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07.12.2017 | Original Paper | Ausgabe 3/2018

Journal of Community Health 3/2018

Understanding Health, Violence, and Acculturation Among South Asian Women in the US

Journal of Community Health > Ausgabe 3/2018
Nitasha Chaudhary Nagaraj, Amita N. Vyas, Karen A. McDonnell, Loretta DiPietro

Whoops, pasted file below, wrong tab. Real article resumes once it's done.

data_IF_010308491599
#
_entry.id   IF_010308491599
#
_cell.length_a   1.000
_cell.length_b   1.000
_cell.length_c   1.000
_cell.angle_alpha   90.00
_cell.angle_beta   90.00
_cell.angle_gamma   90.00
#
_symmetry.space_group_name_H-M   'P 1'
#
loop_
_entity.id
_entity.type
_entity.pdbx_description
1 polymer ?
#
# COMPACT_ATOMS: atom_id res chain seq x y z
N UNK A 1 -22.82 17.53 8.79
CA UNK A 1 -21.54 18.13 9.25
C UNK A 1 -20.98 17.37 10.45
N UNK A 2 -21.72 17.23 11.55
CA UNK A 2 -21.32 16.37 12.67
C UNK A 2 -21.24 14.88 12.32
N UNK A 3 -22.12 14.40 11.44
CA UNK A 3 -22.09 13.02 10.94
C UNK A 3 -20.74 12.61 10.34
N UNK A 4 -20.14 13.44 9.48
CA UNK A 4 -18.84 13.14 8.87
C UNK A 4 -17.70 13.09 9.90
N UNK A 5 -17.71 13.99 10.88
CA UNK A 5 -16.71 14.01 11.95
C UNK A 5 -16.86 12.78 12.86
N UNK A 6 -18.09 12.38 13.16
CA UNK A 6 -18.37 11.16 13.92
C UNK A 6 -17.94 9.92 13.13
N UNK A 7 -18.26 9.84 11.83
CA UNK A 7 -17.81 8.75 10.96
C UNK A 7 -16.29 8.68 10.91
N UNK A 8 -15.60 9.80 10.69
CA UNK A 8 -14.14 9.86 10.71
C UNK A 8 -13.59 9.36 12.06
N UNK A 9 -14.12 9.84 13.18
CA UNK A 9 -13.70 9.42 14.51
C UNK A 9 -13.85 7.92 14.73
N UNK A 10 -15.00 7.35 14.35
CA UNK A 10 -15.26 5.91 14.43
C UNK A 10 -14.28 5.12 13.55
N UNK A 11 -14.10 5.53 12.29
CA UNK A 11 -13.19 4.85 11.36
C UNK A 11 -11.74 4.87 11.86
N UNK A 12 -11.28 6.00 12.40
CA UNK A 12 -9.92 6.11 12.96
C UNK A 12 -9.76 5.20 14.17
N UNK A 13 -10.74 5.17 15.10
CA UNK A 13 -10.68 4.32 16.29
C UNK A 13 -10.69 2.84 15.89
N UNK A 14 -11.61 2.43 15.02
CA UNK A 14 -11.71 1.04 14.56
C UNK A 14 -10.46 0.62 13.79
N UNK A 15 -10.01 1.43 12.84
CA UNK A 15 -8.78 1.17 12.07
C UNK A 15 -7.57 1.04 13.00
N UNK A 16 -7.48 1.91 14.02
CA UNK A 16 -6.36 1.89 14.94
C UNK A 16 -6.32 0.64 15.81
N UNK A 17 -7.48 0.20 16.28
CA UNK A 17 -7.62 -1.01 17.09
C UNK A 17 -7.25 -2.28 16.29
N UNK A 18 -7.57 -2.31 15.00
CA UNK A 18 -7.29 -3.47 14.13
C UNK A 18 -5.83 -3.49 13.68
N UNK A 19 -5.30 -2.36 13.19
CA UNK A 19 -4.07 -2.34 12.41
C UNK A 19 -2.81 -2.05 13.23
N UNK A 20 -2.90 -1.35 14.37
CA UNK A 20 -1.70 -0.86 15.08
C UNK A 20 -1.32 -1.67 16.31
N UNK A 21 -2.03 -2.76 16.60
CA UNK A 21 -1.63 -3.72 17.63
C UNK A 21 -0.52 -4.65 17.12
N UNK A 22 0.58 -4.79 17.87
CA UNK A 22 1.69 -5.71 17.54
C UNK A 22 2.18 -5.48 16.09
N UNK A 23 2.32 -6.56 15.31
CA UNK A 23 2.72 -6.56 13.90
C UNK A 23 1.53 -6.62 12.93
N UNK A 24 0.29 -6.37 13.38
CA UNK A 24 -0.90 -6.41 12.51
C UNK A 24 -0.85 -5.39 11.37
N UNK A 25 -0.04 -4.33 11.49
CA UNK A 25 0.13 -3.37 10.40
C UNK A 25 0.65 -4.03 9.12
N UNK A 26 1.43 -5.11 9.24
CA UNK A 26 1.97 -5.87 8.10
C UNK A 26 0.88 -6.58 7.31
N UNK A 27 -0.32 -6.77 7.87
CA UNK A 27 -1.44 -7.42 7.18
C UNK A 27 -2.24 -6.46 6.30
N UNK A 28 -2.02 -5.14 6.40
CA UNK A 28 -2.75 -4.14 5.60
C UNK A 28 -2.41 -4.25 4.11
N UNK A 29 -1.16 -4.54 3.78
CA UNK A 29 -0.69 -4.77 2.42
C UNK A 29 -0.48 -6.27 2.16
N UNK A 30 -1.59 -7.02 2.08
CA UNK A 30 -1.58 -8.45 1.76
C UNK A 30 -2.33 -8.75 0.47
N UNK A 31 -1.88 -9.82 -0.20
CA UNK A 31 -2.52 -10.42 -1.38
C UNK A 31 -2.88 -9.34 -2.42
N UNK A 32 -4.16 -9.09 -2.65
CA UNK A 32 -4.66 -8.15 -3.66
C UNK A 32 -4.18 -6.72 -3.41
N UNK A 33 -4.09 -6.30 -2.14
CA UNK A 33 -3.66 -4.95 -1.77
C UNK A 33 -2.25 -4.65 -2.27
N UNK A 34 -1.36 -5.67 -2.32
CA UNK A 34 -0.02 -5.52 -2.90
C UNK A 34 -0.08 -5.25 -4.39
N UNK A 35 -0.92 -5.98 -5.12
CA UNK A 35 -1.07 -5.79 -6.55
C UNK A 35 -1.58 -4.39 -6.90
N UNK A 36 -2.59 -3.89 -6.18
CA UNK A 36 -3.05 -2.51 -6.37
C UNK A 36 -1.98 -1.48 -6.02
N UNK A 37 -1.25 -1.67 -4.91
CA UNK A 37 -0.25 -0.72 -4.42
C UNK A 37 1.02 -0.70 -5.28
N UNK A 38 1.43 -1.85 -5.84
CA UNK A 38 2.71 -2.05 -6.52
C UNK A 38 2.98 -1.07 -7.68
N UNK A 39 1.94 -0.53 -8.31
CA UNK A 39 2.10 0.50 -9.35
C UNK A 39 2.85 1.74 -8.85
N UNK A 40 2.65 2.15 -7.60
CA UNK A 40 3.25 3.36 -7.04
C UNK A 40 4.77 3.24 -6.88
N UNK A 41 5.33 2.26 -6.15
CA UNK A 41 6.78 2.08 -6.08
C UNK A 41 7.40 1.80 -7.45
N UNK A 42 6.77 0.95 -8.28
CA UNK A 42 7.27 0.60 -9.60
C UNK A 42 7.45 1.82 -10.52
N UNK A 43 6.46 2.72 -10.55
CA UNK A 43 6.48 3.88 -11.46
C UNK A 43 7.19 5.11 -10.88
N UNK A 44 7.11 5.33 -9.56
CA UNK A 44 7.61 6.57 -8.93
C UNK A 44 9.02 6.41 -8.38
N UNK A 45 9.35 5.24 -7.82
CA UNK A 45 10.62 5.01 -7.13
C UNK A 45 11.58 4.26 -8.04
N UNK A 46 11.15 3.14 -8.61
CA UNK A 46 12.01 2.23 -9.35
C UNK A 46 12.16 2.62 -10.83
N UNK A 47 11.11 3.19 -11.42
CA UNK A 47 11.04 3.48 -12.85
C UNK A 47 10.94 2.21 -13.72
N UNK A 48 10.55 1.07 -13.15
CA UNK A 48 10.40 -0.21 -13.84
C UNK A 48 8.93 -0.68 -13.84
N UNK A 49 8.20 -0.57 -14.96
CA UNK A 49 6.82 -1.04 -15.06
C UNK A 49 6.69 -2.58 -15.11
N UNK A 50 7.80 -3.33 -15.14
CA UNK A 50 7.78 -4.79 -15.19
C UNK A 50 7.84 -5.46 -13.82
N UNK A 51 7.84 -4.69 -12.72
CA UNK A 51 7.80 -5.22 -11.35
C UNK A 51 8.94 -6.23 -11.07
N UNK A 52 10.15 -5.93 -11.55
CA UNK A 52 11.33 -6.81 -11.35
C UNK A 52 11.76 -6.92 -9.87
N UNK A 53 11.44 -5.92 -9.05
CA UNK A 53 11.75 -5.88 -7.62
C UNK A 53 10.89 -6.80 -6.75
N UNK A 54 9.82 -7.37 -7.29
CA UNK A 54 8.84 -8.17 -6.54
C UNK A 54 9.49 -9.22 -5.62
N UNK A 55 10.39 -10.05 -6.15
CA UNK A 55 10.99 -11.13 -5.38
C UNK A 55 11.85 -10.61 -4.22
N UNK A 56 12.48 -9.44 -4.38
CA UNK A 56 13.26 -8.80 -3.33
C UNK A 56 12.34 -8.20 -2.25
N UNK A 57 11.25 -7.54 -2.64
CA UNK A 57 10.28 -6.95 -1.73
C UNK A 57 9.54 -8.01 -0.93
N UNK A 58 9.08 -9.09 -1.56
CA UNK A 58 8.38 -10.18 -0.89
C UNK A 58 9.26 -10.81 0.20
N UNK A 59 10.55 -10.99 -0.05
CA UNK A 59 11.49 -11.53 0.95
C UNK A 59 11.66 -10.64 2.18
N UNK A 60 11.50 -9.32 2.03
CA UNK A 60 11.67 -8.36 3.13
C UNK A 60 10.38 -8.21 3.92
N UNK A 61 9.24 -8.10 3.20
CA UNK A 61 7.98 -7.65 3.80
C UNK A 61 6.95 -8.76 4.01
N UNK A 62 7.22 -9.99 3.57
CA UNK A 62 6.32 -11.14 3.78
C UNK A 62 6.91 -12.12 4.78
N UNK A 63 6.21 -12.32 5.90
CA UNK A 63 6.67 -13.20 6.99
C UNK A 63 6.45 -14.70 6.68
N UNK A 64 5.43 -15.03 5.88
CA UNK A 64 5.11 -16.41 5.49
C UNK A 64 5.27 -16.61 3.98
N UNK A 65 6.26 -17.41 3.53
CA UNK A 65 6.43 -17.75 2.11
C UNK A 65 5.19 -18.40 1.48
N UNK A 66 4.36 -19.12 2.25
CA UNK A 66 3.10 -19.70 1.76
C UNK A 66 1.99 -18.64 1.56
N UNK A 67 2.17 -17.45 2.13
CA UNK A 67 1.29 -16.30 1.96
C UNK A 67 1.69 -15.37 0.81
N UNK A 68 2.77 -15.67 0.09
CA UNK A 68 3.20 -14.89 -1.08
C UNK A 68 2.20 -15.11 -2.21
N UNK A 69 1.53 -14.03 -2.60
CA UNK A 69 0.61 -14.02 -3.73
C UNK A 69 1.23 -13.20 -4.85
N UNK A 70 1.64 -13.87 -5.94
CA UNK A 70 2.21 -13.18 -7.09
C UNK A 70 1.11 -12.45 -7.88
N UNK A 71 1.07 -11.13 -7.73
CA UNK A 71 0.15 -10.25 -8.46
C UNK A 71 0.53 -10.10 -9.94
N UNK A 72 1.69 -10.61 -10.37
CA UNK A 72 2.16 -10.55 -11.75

The devastating effects of experiencing violence in childhood are seen well into adulthood. This has been particularly difficult to assess among South Asians living in the U.S., due to a lack of disaggregated data on this ethnic group. In a web-based survey administered to a convenience sample of South Asian women living in the U.S. (n = 535), information was gathered on experience/exposure to childhood violence; adult intimate partner violence; and adverse health outcomes, including ever suicide ideation/attempt, experiences of quality of life and body esteem in adulthood. Further, an individual’s acculturation levels were measured specifically looking at cultural identity which was guided by Berry’s biculturalism model. This study found that acculturation status is a key factor with respect to childhood verbal, physical, and sexual abuse, as well as body esteem and an individual’s well-being. These results suggest that acculturation plays a key role for childhood violence, as well as key adult health indicators. The findings in this study, suggest that more research is warranted to better understand the complex relationships between acculturation status and health. While studies of South Asian immigrants have increased substantially, the study on how acculturation influences family violence and health outcomes has lagged behind. The findings in this study will provide guidance for future work in understanding how acculturation can play a key role in addressing the health and well-being of South Asian women in the U.S.

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